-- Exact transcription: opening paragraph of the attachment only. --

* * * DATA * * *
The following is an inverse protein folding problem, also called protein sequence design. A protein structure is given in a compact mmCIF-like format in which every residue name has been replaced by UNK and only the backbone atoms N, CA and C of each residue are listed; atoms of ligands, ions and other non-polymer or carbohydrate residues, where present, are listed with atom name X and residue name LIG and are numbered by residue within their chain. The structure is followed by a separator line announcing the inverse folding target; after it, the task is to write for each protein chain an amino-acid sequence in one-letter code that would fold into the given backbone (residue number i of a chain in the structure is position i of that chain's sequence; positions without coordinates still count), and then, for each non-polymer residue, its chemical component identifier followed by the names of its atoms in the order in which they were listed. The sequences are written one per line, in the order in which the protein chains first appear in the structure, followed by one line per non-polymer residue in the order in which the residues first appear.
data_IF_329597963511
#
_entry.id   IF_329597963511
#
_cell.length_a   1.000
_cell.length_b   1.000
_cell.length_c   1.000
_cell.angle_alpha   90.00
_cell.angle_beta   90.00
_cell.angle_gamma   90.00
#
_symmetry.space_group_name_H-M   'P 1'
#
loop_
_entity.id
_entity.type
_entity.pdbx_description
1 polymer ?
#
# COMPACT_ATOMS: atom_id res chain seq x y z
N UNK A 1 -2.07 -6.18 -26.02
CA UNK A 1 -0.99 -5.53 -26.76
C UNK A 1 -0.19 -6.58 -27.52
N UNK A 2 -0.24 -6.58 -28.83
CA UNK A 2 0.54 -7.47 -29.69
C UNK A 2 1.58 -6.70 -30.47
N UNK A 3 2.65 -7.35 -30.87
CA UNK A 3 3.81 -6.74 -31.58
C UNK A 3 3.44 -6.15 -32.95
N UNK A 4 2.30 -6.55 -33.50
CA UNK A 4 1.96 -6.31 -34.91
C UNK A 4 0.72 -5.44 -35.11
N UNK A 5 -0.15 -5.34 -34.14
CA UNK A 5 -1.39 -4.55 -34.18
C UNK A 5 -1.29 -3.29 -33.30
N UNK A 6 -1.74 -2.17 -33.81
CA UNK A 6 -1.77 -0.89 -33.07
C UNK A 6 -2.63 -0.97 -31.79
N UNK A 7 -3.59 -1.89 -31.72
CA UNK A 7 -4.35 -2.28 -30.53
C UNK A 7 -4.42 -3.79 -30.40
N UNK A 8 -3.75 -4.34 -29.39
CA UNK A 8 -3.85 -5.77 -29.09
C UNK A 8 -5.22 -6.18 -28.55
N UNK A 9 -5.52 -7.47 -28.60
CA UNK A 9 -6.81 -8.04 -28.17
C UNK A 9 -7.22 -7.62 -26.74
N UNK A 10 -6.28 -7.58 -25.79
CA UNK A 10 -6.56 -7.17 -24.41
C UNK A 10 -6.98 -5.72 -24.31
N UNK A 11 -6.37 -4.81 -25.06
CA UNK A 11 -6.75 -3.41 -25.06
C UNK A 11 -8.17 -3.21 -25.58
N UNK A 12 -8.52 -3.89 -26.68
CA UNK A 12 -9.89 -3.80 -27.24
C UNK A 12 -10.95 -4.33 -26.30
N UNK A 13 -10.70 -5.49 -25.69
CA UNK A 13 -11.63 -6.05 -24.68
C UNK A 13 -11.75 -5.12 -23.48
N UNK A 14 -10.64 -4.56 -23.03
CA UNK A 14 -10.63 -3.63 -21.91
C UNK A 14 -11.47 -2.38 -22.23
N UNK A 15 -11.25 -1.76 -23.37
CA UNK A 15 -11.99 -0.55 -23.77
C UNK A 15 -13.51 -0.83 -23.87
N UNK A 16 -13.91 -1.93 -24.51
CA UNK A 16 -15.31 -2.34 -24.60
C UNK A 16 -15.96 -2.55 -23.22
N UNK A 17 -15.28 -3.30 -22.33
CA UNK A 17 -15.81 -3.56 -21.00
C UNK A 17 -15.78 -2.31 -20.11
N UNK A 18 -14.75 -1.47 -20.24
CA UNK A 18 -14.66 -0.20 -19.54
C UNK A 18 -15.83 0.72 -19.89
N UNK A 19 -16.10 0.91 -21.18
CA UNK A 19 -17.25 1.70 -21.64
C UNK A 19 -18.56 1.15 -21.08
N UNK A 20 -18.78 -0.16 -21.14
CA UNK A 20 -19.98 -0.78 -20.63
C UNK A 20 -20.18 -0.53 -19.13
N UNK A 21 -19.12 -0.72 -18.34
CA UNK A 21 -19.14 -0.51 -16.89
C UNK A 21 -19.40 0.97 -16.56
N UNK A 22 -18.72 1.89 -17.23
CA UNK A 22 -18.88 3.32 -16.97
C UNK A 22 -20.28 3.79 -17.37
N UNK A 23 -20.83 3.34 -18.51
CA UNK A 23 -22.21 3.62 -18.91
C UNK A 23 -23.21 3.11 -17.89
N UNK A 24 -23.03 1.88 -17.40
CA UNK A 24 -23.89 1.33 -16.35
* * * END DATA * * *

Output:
The following is an inverse protein folding problem, also called protein sequence design. A protein structure is given in a compact mmCIF-like format in which every residue name has been replaced by UNK and only the backbone atoms N, CA and C of each residue are listed; atoms of ligands, ions and other non-polymer or carbohydrate residues, where present, are listed with atom name X and residue name LIG and are numbered by residue within their chain. The structure is followed by a separator line announcing the inverse folding target; after it, the task is to write for each protein chain an amino-acid sequence in one-letter code that would fold into the given backbone (residue number i of a chain in the structure is position i of that chain's sequence; positions without coordinates still count), and then, for each non-polymer residue, its chemical component identifier followed by the names of its atoms in the order in which they were listed. The sequences are written one per line, in the order in which the protein chains first appear in the structure, followed by one line per non-polymer residue in the order in which the residues first appear.